Cameroon Crash Probe Focuses on Pilot's Decisions

DOUALA, Cameroon -- Cameroon's investigation into what caused a Kenya Airways Boeing 737-800 to nosedive into a swamp seconds after takeoff would initially focus on the pilot's decision to leave despite predictions a thunderstorm would last up to an hour more, an official familiar with the probe said Thursday.

"We want to know why did other planes wait for the storm to pass and not him. That's the question," said the Cameroonian official familiar with the investigation. He would not be named because of the sensitivity of the subject.

The Kenya Airways pilot did wait an hour because of a storm. Douala airport's weather report had predicted the storm would last for another hour. The official said the pilot of a Royal Air Maroc jetliner that was next to take off from the Cameroonian airport waited another 45 minutes after the Kenya Airways flight took off and encountered no turbulence.

According to aviation regulations, cockpit crews are free to take off in bad weather unless the local flight control takes extraordinary measures such as temporarily closing down the airport.

All 114 people aboard Flight KQ507 died in the crash.

Jim Hall, a former chairman of the U.S. National Transportation Safety Board, which sent seven experts to help with the Cameroonian investigation, said it was vital to determine exactly what went wrong because the accident involved the 737-800, the most modern version of Boeing's family of short- to medium-distance jets of which more than 5,000 are in use worldwide.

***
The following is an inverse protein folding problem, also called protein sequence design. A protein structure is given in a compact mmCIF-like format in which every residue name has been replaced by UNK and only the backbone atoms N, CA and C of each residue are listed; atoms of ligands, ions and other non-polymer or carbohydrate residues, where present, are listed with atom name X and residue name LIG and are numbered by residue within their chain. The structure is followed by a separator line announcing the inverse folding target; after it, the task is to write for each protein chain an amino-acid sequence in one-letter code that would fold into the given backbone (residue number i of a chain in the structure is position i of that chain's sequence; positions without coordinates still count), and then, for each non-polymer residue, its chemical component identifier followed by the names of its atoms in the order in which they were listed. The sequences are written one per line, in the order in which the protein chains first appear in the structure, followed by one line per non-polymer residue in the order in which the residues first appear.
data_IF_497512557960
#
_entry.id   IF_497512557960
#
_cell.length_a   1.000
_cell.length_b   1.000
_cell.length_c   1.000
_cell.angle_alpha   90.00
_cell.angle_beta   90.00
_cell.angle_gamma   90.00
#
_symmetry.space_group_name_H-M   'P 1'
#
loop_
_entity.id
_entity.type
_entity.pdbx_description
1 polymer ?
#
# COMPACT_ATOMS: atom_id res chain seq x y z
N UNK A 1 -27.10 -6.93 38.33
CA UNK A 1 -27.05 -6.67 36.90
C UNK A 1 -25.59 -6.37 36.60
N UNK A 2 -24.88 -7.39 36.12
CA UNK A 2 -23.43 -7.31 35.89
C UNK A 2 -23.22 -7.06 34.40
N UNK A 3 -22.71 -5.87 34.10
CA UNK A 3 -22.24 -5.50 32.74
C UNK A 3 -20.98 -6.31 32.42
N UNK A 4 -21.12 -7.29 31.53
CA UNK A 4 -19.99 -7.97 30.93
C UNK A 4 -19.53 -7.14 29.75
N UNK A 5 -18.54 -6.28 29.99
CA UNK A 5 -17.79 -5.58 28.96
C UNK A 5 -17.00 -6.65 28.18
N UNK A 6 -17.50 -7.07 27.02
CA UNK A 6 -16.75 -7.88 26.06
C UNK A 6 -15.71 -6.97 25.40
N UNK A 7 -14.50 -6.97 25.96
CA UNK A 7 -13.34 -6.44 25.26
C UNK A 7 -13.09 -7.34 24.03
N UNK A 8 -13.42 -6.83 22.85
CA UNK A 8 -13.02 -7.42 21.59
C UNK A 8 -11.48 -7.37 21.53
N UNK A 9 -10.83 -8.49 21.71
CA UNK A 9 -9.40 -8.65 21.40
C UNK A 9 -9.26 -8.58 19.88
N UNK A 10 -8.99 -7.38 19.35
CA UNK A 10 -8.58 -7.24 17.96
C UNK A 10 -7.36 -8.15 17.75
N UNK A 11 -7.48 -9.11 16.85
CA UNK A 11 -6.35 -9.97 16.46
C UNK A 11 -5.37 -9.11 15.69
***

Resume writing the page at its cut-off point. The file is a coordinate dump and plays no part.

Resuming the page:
"The 737-800 is the latest version of the world's most popular airliner," he said in a telephone interview from Washington, D.C. "Any malfunction could have very wide implications."

Two representatives from Boeing were due to join the investigators, said Lonnie Kelley, a spokesman for the U.S. Embassy in Cameroon.

The flight data recorder has been recovered but still needs to be decoded. The cockpit voice recorder has not yet been found.

The Cameroonian official said preliminary investigations indicated the plane had just raised its landing gear after takeoff and may have partially retracted its wing flaps when the accident occurred.

"He may have leveled off at about 400 feet and then continued climbing out at 250 knots to 3,000 feet," said the official.

He said speculation centered on the possibility that the plane flew into a storm cloud and was maneuvering when a strong gust of wind caught the Boeing and flipped it over, especially if it was banking steeply to one side to avoid a storm cell.

Another possibility is that it experienced engine failure, possibly from massive water ingestion, the official said.

Dale Schultheis, a former pilot for Cameroon Airlines, said air traffic control and navigation standards in the area conformed to regional standards.

"Flight planning was done by Cameroon Airlines and was generally quite good, as was the weather reporting," said Schultheis, who now lives in Florida.

Douala airport is not equipped with weather radar, but virtually all civilian airliners carry it to avoid flying into thunderheads - the violent cumulonimbus clouds whose severe updrafts and downdrafts can cause structural damage.

The 737-800 crashed nose-first in a swamp less than a minute's flying time from the end of the runway. But the wreckage was not found until more than 40 hours after the crash.

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On the Net:

http://www.kenya-airways.com


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